by Charles Hughes
Herman Cain and Rick Perry cast themselves as bold reformers, but wield flashy proposals only to evade the crucial political challenges at stake.
Facing a flagging campaign after a brief stint as frontrunner, Rick Perry recently unveiled his tax reform proposal in an effort to regain some momentum. It is the second such plan to come from a Republican candidate, joining Herman Cain’s much discussed (and widely derided) 9-9-9 plan.
Perry’s flat-tax proposal would transform the current tax system: individuals could choose a flat tax rate of 20 percent on their income or stay in the current system. On the surface, this proposal is appealing because it would end the myriad loopholes and exemptions in the current tax code that distort economic decisions. It would also drastically reduce the costly and time-consuming burden Americans face each year in trying to figure out their taxes, allowing them to put this time and money to more productive or enjoyable use. To emphasize the simplicity of his plan in contrast to the current tax code, Perry has taken to carrying around a postcard, claiming that under his plan a family could file their taxes on a document that size. The flat tax proposal would also reduce the top tax rates and cut taxes on capital gains, dividends and estates, which would spur more economic growth. At first glance, the plan seems to be a simple, common sense, pro-growth proposal to reform the much reviled current system.
Upon further analysis, however, much of the plan’s appeal promptly evaporates. The simplicity that was such a big part of its allure proves illusory. The first layer of complexity arises from the fact that Perry’s plan would allow people to choose whether to opt in to the flat tax, so anyone who would have to pay higher taxes under it could instead choose to file under the current system. In order to determine which plan saves them more money, many people must calculate their tax liabilities twice. Problematically, the opt-in provision would suggest a scenario where only wealthier Americans would choose the new flat tax while lower-income people would stay in the current tax code. This would result in significantly lower tax revenue, and possibly a two-tiered tax system even more complicated than the current iteration. Perry’s plan would also preserve mortgage interest, charitable and state and local tax exemptions for families earning less than $500,000 annually, and it would increase the standard deduction from $5,800 to $12,500 for individuals and dependents. Some of the larger more popular deductions and exemptions would remain, but preserving some of them makes sense, both economically and politically. Significantly raising taxes on families living below the poverty line would achieve little in terms of revenue, lower their quality of life, and be wildly unpopular.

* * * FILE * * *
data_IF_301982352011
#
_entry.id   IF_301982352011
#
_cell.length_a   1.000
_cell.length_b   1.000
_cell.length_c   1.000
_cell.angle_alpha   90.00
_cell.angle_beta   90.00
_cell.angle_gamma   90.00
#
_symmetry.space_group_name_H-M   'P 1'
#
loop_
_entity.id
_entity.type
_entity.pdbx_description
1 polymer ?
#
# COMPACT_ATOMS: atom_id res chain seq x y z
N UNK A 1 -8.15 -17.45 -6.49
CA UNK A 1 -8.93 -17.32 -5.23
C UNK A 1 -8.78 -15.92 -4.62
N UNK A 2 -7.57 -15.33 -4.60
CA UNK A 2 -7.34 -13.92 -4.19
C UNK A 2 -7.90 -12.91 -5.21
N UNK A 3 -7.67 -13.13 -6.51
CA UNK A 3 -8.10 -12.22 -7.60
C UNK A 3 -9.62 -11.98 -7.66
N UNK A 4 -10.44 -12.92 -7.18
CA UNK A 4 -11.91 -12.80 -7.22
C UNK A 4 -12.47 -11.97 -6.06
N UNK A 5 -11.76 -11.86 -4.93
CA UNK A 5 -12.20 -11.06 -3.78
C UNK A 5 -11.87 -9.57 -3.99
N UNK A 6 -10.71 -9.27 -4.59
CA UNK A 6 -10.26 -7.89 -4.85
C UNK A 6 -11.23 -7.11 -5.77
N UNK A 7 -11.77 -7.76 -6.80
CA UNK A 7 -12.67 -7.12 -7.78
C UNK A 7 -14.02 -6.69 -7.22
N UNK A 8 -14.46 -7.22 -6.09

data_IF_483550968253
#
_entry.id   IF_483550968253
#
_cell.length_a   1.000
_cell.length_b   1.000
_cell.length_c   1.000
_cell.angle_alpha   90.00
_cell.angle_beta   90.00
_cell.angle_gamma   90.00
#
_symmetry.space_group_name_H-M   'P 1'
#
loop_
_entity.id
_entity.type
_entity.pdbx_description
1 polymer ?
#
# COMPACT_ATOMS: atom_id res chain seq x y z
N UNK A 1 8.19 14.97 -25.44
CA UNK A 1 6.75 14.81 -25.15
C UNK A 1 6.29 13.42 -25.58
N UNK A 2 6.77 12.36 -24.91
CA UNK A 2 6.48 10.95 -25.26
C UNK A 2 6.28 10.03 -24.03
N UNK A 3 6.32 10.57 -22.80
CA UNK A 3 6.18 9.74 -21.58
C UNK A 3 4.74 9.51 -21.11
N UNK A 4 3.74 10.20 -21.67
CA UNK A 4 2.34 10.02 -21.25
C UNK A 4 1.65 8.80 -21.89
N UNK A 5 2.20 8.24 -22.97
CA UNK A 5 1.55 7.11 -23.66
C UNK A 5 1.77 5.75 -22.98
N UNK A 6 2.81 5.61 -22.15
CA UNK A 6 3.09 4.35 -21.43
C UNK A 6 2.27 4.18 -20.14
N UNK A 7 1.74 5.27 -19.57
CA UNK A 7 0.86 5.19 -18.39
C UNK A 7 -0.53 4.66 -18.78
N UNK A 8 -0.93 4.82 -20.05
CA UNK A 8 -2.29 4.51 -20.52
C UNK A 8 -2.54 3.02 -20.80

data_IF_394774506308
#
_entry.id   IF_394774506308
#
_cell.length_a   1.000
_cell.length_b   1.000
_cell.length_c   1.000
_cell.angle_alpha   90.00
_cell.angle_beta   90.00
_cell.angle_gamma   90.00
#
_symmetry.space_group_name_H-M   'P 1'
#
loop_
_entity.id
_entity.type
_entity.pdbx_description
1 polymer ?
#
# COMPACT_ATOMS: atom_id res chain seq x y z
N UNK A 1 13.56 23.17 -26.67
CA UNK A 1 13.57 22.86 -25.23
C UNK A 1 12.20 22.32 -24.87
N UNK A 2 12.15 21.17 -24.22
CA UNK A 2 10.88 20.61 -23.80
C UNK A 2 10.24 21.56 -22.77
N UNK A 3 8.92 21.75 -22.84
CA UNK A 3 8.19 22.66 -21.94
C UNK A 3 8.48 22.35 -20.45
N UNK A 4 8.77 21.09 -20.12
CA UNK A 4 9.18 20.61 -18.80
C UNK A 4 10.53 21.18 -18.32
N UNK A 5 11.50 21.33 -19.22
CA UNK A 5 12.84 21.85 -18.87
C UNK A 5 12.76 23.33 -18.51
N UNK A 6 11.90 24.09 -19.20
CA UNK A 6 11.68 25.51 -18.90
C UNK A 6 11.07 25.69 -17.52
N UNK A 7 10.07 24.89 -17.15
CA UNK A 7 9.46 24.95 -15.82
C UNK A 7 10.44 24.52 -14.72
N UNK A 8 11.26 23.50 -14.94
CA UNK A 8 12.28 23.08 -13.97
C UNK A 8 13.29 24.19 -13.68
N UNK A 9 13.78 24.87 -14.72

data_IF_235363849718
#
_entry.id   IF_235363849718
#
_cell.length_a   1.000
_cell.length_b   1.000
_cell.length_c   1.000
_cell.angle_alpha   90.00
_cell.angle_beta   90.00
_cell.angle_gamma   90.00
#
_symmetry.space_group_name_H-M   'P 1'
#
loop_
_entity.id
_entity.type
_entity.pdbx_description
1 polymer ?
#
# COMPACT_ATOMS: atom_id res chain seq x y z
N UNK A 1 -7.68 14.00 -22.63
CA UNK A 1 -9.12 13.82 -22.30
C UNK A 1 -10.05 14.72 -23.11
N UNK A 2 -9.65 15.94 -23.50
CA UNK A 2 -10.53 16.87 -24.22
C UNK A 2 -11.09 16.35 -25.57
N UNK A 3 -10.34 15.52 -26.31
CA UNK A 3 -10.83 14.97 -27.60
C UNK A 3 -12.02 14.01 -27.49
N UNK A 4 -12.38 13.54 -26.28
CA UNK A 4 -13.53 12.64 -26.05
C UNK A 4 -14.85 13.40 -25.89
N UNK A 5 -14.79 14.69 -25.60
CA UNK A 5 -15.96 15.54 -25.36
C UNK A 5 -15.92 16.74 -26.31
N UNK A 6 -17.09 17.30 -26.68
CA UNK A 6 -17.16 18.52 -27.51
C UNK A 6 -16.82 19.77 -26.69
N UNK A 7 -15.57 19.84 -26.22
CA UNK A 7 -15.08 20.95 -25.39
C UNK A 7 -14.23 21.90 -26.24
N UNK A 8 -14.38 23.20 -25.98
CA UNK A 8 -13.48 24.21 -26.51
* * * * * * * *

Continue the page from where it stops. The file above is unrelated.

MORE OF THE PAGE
These factors point to the inherent flaw of Perry’s proposal: Set the new flat rate at a level that can raise as much money as the current tax code, and the middle class will pay more, which is hard to justify at any time, but especially untenable given Republicans’ staunch opposition to any tax increases. If the plan sets the flat rate low enough that middle-class taxpayers pay roughly the same as they do now, revenues drop precipitously. A recent analysis of the plan by the Tax Policy Center finds that tax revenues would be significantly diminished. According to their calculations, relative to a current policy baseline, the reduction in tax revenue would be almost $570 billion in 2015. This is a huge shortfall, all the more significant in light of the current annual budget deficit of more than $1.3 trillion. Less revenue is not necessarily a bad thing. More money in the private sector and less taxation can promote growth and prosperity, but the mounting debt and enormous budget deficits are an impediment to this growth. For his plan to be taken seriously Perry must pair it with a specific and substantive plan that cuts government spending and balances the budget.
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The other major tax reform plan to emerge in primary season is Herman Cain’s 9-9-9 plan. It has been the driving force behind Cain’s rise in the polls (before mounting sexual harassment allegations tarnished his campaign), and the 9-9-9 mantra can be heard in most of his debate answers, and almost all of his interviews and speeches focused on the economy. Like Gov. Perry’s proposal, Cain’s plan is appealing on the surface because it purports to lower tax rates and simplify the convoluted tax code. It has some good components, too, and in some ways would be an improvement over the current tax code, but deeper analysis reveals some fatal flaws.
On the surface, the plan is very simple. It would eliminate the current individual income tax, corporate income tax, payroll tax, and estate and gift tax, and substitute three taxes imposed at a 9 percent rate: a 9 percent national sales tax, a 9 percent business flat tax, and a 9 percent individual flat tax. To its credit, the plan would eliminate exemptions and loopholes, reducing the economic distortions the current tax code introduces. His plan would also aim to make the tax system more transparent. With only three taxes, he claims that it will be harder for the government to raise taxes without the public realizing it.
While the plan does have these positive components, it also raises a lot of questions that are as yet unanswered. It is unclear how Social Security and Medicare would be funded through the different phases of Cain’s plan, or how the plan would handle younger workers opting out of Social Security, something Cain has said he supports. The plan would also significantly increase the tax burden on the lowest income families who currently pay no income tax, and it is difficult to see how an unemployed individual with a negative total tax liability under the current system will not see a tax increase under the new plan.
Even if there are workable solutions to the many questions currently surrounding Cain’s proposal, each one introduces a new wrinkle of complexity, and the plan soon becomes much less simple than advertised. Moreover, a closer look at 9-9-9 can only reveal so much, as the 9-9-9 plan is actually only an intermediary step in Mr. Cain’s broader plan for tax reform. In the next and final phase, Cain would call for the quick exit of the 9-9-9 plan and introduce a fair tax (a single national consumption tax on retail sales) at a rate of 25–30 percent. So the full implementation of Cain’s tax reform plan would require two transformational tax reform laws, presumably in the space of the four years of his first term as President—a challenging task to say the least since getting to the intermediary 9-9-9 phase would require the most comprehensive tax reform seen in recent memory.